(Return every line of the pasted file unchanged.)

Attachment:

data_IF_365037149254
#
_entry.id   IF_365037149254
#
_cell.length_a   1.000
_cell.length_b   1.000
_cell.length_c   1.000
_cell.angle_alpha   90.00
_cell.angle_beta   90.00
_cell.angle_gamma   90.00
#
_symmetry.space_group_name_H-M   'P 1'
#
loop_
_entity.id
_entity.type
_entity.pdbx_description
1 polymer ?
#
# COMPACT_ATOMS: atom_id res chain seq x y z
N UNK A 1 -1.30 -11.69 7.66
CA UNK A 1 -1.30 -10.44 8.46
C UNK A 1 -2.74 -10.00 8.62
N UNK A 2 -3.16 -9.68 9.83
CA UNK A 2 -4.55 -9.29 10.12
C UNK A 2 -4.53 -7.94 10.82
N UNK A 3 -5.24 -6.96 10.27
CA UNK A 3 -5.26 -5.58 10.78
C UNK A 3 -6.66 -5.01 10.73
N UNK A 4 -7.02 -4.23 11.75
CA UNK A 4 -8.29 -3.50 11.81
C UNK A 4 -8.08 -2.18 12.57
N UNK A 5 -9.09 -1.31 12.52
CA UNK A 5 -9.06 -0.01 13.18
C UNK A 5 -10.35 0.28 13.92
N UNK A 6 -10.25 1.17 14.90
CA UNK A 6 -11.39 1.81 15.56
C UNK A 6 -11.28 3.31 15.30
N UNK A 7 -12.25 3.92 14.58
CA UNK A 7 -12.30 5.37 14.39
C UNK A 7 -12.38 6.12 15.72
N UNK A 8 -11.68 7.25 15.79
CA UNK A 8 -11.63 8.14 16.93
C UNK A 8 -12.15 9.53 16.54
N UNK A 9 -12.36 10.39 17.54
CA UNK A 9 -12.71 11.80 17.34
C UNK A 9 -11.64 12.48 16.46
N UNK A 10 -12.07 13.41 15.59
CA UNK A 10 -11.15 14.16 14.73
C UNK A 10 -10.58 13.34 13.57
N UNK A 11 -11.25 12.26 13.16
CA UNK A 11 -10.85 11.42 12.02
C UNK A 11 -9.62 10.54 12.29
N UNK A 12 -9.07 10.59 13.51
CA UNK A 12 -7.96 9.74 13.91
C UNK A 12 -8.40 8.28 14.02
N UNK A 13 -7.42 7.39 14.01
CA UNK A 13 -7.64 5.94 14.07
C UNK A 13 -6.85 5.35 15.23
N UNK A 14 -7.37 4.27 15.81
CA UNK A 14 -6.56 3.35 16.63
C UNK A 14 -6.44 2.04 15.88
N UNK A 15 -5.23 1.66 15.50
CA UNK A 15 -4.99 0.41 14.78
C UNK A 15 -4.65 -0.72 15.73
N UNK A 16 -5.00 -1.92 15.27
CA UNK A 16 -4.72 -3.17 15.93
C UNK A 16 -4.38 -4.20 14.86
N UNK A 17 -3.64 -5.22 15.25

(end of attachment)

data_IF_365037149254
#
_entry.id   IF_365037149254
#
_cell.length_a   1.000
_cell.length_b   1.000
_cell.length_c   1.000
_cell.angle_alpha   90.00
_cell.angle_beta   90.00
_cell.angle_gamma   90.00
#
_symmetry.space_group_name_H-M   'P 1'
#
loop_
_entity.id
_entity.type
_entity.pdbx_description
1 polymer ?
#
# COMPACT_ATOMS: atom_id res chain seq x y z
N UNK A 1 -1.30 -11.69 7.66
CA UNK A 1 -1.30 -10.44 8.46
C UNK A 1 -2.74 -10.00 8.62
N UNK A 2 -3.16 -9.68 9.83
CA UNK A 2 -4.55 -9.29 10.12
C UNK A 2 -4.53 -7.94 10.82
N UNK A 3 -5.24 -6.96 10.27
CA UNK A 3 -5.26 -5.58 10.78
C UNK A 3 -6.66 -5.01 10.73
N UNK A 4 -7.02 -4.23 11.75
CA UNK A 4 -8.29 -3.50 11.81
C UNK A 4 -8.08 -2.18 12.57
N UNK A 5 -9.09 -1.31 12.52
CA UNK A 5 -9.06 -0.01 13.18
C UNK A 5 -10.35 0.28 13.92
N UNK A 6 -10.25 1.17 14.90
CA UNK A 6 -11.39 1.81 15.56
C UNK A 6 -11.28 3.31 15.30
N UNK A 7 -12.25 3.92 14.58
CA UNK A 7 -12.30 5.37 14.39
C UNK A 7 -12.38 6.12 15.72
N UNK A 8 -11.68 7.25 15.79
CA UNK A 8 -11.63 8.14 16.93
C UNK A 8 -12.15 9.53 16.54
N UNK A 9 -12.36 10.39 17.54
CA UNK A 9 -12.71 11.80 17.34
C UNK A 9 -11.64 12.48 16.46
N UNK A 10 -12.07 13.41 15.59
CA UNK A 10 -11.15 14.16 14.73
C UNK A 10 -10.58 13.34 13.57
N UNK A 11 -11.25 12.26 13.16
CA UNK A 11 -10.85 11.42 12.02
C UNK A 11 -9.62 10.54 12.29
N UNK A 12 -9.07 10.59 13.51
CA UNK A 12 -7.96 9.74 13.91
C UNK A 12 -8.40 8.28 14.02
N UNK A 13 -7.42 7.39 14.01
CA UNK A 13 -7.64 5.94 14.07
C UNK A 13 -6.85 5.35 15.23
N UNK A 14 -7.37 4.27 15.81
CA UNK A 14 -6.56 3.35 16.63
C UNK A 14 -6.44 2.04 15.88
N UNK A 15 -5.23 1.66 15.50
CA UNK A 15 -4.99 0.41 14.78
C UNK A 15 -4.65 -0.72 15.73
N UNK A 16 -5.00 -1.92 15.27
CA UNK A 16 -4.72 -3.17 15.93
C UNK A 16 -4.38 -4.20 14.86
N UNK A 17 -3.64 -5.22 15.25